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getmorefigures.php?uid=PMC4979711&req=5

ece32244-fig-0002: Conceptual framework of ecological and sampling processes involved in modeling species–area relationships (SARs). Abundance of individual species in the area of interest is determined by their densities and its area, and true species richness is a consequence of these abundances. Unless sampling plots cover the area entirely, only individuals in the sampling plots are exposed to sampling. During field surveys, some individuals may be undetected because of imperfect detection. SARs are traditionally estimated using only detected species. In this study, we propose a sampling model to consider these two sources of incomplete sampling separately. To account for unobserved species due to incomplete sampling, “potential” species with zero detected individuals are augmented, and combined detection histories of detected and potential species are analyzed to estimate abundances of individual species (including unobserved species) in each area (denoted by “*”). Our estimate of species richness is obtained as a derived parameter (†, i.e., the posterior distribution of the number of species with at least one individual). Based on these quantities across the species (including unobserved species), the total abundance of communities and the species richness are estimated.
Mentions: Here, we propose a framework to model SARs accounting for incomplete sampling using hierarchical community models (Royle and Dorazio 2008; Iknayan et al. 2014). Hierarchical community models are ensembles of species‐level models from which community‐level state variables such as species richness can be derived (Royle and Dorazio 2008). Hierarchical community models contain both a model for the ecological process of interest, the abundances or frequencies of individual species at each site, and a model for the sampling process by which the data were generated. The central concept of our approach is to simultaneously estimate SARs and abundances or frequencies of individual species, using a model that accounts for the imperfect detection of individuals in the sampled area and the incomplete spatial coverage of the study area by sampling plots. Furthermore, we consider the contributions to SARs of species undetected throughout the survey using data augmentation (Royle and Dorazio 2008) (see Fig. 2 for a conceptualization of our modeling framework). Because hierarchical community models can include species‐level covariates, our modeling framework can relax the assumption of constant density. For example, we can allow for positive or negative density–area relationships (DARs) for individual species, which prevail in many landscapes (Bender et al. 1998; Connor et al. 2000; Brotons et al. 2003).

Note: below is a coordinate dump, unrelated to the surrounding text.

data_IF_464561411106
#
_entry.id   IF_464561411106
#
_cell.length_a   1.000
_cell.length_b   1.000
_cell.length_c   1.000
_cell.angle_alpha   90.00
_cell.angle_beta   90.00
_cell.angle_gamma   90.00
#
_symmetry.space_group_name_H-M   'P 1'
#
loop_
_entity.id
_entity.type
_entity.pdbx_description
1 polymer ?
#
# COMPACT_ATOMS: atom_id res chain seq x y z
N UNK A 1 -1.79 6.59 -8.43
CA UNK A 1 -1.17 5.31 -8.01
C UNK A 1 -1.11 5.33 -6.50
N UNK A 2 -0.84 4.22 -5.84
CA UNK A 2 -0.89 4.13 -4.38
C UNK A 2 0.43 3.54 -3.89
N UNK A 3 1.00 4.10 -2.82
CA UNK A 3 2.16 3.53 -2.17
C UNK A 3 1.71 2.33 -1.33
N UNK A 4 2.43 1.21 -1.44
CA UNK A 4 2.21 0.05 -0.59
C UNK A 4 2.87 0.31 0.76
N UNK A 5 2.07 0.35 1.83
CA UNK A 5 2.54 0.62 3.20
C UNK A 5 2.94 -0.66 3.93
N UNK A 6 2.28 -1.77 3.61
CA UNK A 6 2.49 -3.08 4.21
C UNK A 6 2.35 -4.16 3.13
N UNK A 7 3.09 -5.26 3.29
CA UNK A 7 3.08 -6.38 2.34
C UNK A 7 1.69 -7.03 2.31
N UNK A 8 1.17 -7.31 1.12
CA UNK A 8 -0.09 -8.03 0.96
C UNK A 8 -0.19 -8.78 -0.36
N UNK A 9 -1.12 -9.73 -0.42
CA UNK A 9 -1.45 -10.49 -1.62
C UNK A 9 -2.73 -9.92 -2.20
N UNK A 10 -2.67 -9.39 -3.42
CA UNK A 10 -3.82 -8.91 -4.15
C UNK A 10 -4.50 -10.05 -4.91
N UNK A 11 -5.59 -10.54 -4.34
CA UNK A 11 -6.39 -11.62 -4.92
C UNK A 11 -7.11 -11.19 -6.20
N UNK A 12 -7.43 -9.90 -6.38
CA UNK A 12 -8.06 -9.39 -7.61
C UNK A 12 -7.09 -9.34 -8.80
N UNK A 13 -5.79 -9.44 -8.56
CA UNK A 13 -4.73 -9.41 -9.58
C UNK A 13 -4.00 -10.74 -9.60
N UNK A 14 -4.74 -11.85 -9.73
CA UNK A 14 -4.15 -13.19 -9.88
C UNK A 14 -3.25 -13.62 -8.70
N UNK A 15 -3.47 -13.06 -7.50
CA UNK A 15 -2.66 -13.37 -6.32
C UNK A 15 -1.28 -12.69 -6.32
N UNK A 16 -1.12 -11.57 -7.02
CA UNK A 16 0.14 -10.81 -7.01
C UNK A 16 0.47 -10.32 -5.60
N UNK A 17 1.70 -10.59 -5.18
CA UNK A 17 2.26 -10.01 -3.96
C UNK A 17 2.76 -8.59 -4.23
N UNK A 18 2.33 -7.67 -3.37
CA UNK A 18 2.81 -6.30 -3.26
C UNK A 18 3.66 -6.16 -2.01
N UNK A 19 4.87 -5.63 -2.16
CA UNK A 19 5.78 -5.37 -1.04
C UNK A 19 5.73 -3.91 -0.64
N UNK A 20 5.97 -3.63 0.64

View Article: PubMed Central - PubMed

ABSTRACT

Models and data used to describe species–area relationships confound sampling with ecological process as they fail to acknowledge that estimates of species richness arise due to sampling. This compromises our ability to make ecological inferences from and about species–area relationships. We develop and illustrate hierarchical community models of abundance and frequency to estimate species richness. The models we propose separate sampling from ecological processes by explicitly accounting for the fact that sampled patches are seldom completely covered by sampling plots and that individuals present in the sampling plots are imperfectly detected. We propose a multispecies abundance model in which community assembly is treated as the summation of an ensemble of species‐level Poisson processes and estimate patch‐level species richness as a derived parameter. We use sampling process models appropriate for specific survey methods. We propose a multispecies frequency model that treats the number of plots in which a species occurs as a binomial process. We illustrate these models using data collected in surveys of early‐successional bird species and plants in young forest plantation patches. Results indicate that only mature forest plant species deviated from the constant density hypothesis, but the model suggested that the deviations were too small to alter the form of species–area relationships. Nevertheless, results from simulations clearly show that the aggregate pattern of individual species density–area relationships and occurrence probability–area relationships can alter the form of species–area relationships. The plant community model estimated that only half of the species present in the regional species pool were encountered during the survey. The modeling framework we propose explicitly accounts for sampling processes so that ecological processes can be examined free of sampling artefacts. Our modeling approach is extensible and could be applied to a variety of study designs and allows the inclusion of additional environmental covariates.

No MeSH data available.


Related in: MedlinePlus